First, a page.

Our View: Kent finally becoming what a college town should be

SKS Staff

With the downtown development well underway, our staff can’t help but be excited for the new changes coming to the City of Kent.

That’s right, we’re a city; we finally seem to be acting like it. It seems we always knew the potential was there, but with a downtown finally taking shape, Kent is becoming more of what a college municipality should be.

It’s fun to imagine the day when students and families will be able to walk downtown without taking their lives into their own hands, or the day when guests of the university can actually stay near the university and avoid Rt. 43 completely.

The AMETEK and Davey Tree mixed-use facility broke ground Tuesday. Acorn Alley II is well on its way to completion. PARTA broke ground and the hotel and conference center finalized plans in April. Now we’re just waiting for finalized plans for the University Esplanade.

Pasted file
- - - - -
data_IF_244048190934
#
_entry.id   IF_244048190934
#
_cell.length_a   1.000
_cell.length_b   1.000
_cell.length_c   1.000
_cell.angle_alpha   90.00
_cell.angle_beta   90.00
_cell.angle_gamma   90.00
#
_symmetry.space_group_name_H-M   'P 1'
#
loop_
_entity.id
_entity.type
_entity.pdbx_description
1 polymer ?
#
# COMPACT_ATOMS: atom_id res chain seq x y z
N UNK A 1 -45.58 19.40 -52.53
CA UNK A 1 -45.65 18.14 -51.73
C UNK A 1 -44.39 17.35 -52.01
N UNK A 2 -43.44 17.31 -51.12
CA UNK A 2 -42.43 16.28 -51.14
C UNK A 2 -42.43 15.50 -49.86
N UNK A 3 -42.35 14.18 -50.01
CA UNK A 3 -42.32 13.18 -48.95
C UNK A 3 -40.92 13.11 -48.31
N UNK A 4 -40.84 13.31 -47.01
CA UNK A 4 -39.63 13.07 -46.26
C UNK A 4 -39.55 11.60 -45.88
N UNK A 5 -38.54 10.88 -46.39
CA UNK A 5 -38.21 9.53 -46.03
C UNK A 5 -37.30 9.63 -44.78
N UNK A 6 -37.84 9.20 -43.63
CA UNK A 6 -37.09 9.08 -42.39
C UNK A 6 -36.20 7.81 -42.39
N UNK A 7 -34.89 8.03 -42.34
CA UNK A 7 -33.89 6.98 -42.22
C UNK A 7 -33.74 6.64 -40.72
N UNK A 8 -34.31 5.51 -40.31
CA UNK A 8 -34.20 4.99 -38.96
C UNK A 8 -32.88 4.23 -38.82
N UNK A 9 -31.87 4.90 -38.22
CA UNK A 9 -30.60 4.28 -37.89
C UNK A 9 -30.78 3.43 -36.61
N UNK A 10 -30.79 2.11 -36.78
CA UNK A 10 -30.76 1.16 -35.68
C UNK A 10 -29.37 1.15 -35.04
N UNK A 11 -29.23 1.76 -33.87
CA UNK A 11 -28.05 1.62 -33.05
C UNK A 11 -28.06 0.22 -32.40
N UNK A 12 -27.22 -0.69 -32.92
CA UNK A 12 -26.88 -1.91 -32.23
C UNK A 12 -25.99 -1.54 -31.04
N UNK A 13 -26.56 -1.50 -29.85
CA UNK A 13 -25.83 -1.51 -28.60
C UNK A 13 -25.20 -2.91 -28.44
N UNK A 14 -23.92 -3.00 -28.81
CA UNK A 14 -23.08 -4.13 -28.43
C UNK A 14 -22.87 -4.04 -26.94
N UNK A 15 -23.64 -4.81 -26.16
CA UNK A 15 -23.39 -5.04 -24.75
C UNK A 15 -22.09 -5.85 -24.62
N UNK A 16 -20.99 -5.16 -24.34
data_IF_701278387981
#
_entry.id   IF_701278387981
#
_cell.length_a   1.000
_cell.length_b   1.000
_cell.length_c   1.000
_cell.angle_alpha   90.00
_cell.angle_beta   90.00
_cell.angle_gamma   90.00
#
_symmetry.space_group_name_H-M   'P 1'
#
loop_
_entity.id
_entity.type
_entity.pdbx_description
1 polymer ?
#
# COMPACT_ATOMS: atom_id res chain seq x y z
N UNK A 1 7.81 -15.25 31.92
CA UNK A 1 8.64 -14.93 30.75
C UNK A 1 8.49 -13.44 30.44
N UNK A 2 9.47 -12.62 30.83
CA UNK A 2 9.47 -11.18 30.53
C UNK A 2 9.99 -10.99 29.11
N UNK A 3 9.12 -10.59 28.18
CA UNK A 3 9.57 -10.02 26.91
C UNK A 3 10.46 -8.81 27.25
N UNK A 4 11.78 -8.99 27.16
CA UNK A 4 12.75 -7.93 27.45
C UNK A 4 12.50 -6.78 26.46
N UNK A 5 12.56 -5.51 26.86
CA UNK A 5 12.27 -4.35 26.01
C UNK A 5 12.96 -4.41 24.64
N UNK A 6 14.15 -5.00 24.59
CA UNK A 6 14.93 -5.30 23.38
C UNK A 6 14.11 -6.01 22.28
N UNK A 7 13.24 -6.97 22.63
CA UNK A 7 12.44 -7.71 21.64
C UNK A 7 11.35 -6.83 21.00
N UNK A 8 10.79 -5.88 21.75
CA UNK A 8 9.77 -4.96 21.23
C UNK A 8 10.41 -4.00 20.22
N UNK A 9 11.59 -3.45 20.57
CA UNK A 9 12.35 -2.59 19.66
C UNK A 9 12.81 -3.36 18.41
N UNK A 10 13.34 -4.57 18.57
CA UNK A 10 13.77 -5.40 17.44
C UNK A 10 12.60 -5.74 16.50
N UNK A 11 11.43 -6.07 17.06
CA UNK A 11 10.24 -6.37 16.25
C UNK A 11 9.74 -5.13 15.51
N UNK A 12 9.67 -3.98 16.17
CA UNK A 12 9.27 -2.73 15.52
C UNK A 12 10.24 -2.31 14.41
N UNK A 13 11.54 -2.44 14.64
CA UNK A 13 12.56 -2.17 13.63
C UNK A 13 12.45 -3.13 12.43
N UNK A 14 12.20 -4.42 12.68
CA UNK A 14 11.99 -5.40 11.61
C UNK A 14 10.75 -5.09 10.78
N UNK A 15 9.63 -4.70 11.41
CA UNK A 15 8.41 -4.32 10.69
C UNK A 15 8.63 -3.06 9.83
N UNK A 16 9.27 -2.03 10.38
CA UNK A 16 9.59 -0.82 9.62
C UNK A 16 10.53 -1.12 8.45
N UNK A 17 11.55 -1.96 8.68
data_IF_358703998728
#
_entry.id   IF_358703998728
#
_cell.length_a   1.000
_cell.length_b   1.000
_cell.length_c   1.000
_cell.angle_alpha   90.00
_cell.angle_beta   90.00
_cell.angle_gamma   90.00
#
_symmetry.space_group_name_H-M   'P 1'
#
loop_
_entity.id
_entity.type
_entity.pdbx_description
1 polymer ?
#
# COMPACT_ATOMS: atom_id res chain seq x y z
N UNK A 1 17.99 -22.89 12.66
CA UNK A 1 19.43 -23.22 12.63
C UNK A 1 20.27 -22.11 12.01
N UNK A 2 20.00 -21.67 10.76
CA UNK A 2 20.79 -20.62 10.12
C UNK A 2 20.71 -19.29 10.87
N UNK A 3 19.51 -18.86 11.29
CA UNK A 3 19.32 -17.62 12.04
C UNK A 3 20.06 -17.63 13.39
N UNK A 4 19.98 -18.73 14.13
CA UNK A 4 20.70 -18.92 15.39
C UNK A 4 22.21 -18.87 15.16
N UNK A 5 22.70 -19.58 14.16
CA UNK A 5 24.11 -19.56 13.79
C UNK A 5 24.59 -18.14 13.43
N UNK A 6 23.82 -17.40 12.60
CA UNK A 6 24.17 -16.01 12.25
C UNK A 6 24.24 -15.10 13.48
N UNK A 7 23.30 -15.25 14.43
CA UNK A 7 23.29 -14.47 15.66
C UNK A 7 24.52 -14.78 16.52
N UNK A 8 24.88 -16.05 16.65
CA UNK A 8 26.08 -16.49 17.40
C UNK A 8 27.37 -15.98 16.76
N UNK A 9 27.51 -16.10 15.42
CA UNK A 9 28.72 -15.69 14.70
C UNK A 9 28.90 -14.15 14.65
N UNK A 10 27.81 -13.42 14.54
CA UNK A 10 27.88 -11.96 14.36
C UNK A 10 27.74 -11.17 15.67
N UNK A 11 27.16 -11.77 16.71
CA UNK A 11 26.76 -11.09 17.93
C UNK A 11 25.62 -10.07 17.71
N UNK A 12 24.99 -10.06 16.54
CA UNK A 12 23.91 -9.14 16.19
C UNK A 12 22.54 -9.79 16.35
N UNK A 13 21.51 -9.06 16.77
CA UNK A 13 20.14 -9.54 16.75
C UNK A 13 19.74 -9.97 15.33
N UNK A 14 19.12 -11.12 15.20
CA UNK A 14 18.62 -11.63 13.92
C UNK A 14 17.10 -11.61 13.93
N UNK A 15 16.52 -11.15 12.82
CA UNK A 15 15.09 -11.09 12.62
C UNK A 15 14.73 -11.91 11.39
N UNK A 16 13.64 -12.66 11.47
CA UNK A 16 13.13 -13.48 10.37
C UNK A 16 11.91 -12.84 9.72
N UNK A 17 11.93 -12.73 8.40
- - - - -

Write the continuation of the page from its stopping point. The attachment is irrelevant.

Is this real life? Will Kent really be transformed by the fall of 2012? Not only is the city’s vision taking shape in front of our very eyes, but Kent State students will have a better balance of education and social satisfaction during their four years here.

Yes, Kent is a “college town,” but because of the new developments, it will actually be similar to other college towns across the country — with more dining, job and social opportunities.

Students entering their senior year and preparing to leave the university in the spring are reasonably upset they won’t be able to enjoy the effects of the “Kent Renaissance.”

But we think those students should at least be pleased to have even more reason to return to their old — or new — stomping grounds after they graduate.

They’ll probably be telling stories over some sun stix at Ray’s Place about how Kent used to be. How “none of this was here back in my day.”

We say, go ahead. It’ll help the new Kent students understand how lucky they’ll be to have a beautiful downtown area in a revitalized “college town.”

The above editorial is the consensus opinion of the Summer Kent Stater editorial board.